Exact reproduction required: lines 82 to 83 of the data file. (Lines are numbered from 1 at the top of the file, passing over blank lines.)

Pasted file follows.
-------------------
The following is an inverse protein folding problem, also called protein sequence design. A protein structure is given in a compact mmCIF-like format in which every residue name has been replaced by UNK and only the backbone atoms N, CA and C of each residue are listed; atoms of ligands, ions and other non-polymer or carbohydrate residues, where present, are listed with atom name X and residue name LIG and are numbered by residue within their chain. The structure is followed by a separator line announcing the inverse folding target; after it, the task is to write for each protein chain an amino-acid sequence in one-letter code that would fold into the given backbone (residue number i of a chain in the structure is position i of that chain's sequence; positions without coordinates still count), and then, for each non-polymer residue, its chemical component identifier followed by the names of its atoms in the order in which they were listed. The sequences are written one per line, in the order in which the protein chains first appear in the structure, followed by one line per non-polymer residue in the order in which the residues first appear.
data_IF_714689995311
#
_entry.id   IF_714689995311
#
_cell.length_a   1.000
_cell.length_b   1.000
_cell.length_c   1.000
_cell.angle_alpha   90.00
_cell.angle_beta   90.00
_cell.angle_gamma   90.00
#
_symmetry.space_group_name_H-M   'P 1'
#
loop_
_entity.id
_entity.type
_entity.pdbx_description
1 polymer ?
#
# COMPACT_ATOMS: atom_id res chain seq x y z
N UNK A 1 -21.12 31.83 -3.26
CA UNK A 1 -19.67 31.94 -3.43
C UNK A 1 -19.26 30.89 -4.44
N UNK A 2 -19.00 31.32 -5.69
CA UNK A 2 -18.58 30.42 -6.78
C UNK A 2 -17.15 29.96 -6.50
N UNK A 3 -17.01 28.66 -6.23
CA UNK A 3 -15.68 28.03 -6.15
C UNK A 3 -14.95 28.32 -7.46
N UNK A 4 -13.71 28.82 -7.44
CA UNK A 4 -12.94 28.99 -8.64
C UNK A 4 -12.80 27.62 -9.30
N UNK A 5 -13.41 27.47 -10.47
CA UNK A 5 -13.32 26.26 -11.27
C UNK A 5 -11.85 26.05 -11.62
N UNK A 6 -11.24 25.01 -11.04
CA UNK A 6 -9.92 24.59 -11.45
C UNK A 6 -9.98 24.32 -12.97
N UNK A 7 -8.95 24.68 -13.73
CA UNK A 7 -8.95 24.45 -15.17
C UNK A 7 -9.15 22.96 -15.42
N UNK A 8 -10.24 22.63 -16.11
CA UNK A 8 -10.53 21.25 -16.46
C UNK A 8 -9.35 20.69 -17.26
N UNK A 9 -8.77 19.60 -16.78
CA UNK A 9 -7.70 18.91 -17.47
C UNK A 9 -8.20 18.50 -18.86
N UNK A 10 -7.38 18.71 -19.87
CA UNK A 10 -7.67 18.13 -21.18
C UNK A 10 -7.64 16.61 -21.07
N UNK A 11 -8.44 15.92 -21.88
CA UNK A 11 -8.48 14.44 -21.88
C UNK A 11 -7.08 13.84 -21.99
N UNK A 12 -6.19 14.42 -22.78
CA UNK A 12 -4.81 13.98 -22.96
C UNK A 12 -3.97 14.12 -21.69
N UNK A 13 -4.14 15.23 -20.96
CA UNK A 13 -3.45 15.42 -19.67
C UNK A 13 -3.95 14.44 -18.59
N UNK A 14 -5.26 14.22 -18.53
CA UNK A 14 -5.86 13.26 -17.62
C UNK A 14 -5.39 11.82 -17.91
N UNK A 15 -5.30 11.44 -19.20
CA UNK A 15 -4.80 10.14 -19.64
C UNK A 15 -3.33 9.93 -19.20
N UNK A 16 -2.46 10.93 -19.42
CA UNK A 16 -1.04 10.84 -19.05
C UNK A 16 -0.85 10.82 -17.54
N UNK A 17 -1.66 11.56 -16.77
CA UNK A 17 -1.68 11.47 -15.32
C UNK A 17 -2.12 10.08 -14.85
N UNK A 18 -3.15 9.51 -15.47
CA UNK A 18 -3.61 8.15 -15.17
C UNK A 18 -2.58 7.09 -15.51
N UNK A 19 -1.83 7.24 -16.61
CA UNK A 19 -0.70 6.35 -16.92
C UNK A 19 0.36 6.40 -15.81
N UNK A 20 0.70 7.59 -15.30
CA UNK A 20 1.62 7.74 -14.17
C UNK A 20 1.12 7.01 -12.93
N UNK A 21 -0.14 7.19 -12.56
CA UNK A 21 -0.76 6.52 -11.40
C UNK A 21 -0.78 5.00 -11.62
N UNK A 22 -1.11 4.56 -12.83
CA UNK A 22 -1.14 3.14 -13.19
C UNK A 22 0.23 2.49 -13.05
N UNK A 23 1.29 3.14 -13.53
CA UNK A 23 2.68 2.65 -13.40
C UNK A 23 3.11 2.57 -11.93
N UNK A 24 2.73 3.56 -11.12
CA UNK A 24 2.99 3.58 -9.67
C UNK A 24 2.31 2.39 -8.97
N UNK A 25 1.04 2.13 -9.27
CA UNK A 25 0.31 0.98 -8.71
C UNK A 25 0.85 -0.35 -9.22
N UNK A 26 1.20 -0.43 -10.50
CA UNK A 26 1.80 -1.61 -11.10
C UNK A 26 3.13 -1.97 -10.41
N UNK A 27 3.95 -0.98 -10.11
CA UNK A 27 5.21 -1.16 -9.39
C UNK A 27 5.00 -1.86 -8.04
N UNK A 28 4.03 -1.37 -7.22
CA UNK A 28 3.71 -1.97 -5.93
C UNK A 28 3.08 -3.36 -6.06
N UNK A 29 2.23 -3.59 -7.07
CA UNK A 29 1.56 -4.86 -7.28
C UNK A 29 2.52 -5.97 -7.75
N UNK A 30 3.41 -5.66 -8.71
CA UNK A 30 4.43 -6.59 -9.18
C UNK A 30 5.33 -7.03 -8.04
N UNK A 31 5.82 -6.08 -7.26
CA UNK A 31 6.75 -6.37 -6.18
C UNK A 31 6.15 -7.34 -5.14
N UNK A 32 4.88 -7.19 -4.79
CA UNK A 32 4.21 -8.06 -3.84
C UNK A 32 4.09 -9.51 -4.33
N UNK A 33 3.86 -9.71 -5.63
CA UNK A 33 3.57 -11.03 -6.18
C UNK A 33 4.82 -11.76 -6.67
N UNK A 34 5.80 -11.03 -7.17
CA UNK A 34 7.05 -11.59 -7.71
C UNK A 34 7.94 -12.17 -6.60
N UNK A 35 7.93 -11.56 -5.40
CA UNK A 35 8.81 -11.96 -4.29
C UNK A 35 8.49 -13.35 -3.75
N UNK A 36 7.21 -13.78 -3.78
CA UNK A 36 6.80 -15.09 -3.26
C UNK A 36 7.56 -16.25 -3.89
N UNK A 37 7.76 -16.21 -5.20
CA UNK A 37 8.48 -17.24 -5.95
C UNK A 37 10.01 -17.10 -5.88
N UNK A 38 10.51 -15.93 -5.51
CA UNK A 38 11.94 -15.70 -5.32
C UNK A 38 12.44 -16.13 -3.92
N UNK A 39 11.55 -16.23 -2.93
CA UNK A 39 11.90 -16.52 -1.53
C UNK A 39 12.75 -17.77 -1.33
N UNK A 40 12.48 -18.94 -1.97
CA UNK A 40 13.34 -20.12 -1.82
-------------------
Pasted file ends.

N UNK A 21 -0.14 7.19 -12.56
CA UNK A 21 -0.76 6.52 -11.40